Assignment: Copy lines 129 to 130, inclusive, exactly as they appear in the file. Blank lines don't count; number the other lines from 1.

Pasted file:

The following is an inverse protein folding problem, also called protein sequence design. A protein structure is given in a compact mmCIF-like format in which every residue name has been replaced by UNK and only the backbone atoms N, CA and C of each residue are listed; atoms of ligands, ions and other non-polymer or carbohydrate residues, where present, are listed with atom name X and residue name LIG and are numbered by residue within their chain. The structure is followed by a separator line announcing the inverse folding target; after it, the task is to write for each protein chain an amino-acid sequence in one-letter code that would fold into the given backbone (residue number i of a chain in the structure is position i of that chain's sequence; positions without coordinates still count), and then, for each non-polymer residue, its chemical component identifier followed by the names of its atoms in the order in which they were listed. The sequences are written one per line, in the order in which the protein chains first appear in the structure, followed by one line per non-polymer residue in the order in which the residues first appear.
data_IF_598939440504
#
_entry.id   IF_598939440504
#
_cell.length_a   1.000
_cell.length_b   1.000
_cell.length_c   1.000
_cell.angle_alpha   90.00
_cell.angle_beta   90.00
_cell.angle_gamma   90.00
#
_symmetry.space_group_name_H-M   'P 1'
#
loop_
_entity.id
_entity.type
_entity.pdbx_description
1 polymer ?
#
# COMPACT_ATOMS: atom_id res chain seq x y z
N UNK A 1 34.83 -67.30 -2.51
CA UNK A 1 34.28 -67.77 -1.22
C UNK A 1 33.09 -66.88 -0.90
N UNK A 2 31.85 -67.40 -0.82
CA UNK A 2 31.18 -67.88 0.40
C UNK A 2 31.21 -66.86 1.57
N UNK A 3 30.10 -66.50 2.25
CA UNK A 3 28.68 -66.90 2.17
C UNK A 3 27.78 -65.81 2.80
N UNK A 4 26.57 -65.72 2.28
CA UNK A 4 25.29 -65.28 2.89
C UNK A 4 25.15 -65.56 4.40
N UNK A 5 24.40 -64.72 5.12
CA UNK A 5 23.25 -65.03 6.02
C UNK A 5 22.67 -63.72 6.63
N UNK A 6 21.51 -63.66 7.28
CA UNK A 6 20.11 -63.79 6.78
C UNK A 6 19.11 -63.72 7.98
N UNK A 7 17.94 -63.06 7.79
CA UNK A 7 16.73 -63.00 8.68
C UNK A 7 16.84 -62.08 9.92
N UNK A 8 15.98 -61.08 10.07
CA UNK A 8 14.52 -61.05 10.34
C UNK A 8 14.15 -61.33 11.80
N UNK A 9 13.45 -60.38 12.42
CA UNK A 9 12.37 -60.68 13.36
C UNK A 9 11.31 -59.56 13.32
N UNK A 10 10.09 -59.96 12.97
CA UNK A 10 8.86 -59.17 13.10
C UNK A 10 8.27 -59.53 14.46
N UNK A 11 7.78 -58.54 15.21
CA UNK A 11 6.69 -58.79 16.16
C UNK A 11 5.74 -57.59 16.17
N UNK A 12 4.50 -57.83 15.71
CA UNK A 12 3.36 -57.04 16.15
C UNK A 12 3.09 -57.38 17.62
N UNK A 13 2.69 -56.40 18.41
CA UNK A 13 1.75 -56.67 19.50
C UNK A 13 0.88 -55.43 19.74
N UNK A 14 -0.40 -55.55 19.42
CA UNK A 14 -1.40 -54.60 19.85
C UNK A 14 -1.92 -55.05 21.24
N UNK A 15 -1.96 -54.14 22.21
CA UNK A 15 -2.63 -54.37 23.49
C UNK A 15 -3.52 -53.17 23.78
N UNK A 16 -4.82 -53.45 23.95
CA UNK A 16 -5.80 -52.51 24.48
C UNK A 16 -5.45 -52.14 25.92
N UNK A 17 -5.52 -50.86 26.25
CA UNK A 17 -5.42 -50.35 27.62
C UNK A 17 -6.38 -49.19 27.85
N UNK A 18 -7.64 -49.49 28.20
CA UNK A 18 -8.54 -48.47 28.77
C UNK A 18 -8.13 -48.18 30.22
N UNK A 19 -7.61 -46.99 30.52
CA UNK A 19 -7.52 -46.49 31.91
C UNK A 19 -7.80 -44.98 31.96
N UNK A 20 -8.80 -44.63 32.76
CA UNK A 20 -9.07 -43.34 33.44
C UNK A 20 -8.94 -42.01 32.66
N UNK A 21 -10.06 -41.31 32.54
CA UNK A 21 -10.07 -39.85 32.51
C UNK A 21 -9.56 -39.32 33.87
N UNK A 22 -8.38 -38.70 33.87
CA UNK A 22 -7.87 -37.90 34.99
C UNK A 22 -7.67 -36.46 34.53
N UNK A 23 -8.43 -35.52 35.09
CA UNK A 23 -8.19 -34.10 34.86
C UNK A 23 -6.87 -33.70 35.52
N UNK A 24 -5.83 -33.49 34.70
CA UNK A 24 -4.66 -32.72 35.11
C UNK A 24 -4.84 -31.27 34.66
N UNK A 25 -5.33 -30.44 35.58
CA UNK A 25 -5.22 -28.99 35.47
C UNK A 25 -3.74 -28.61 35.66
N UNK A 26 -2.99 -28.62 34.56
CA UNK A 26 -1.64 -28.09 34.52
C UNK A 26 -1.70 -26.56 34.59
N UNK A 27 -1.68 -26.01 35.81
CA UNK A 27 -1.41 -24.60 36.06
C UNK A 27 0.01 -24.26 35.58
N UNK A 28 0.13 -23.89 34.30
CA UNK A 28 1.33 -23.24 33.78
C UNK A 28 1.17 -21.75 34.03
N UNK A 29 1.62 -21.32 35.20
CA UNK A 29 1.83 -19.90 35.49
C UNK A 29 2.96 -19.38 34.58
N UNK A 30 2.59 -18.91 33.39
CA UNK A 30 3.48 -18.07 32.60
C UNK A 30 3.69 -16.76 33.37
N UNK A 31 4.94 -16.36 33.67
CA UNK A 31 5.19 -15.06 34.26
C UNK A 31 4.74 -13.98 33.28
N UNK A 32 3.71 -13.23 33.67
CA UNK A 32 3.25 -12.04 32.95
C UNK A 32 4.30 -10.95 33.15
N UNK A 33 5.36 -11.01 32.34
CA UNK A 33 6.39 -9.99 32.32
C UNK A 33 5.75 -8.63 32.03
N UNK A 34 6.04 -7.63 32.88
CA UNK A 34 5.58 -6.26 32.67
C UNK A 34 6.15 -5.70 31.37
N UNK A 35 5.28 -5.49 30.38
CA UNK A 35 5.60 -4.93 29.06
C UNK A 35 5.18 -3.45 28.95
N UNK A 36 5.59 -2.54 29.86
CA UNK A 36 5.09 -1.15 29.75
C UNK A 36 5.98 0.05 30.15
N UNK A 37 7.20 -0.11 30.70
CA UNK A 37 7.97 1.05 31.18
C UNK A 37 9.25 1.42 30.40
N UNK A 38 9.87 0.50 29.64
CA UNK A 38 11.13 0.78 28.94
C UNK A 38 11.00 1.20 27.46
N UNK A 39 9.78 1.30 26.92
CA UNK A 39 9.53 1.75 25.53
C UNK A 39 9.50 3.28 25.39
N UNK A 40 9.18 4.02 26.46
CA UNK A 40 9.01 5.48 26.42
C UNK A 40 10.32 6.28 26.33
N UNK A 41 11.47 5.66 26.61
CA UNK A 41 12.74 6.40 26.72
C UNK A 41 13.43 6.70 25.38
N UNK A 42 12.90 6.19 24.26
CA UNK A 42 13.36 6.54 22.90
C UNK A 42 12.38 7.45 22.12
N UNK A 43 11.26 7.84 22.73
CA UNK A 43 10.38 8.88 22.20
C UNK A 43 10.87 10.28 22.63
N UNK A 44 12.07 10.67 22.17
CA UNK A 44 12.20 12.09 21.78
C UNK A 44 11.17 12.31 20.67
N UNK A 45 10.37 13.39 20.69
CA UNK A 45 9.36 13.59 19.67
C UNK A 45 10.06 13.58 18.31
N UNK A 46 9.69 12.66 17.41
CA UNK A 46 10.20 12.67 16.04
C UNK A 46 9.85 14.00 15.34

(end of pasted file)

C UNK A 36 5.98 0.05 30.15
N UNK A 37 7.20 -0.11 30.70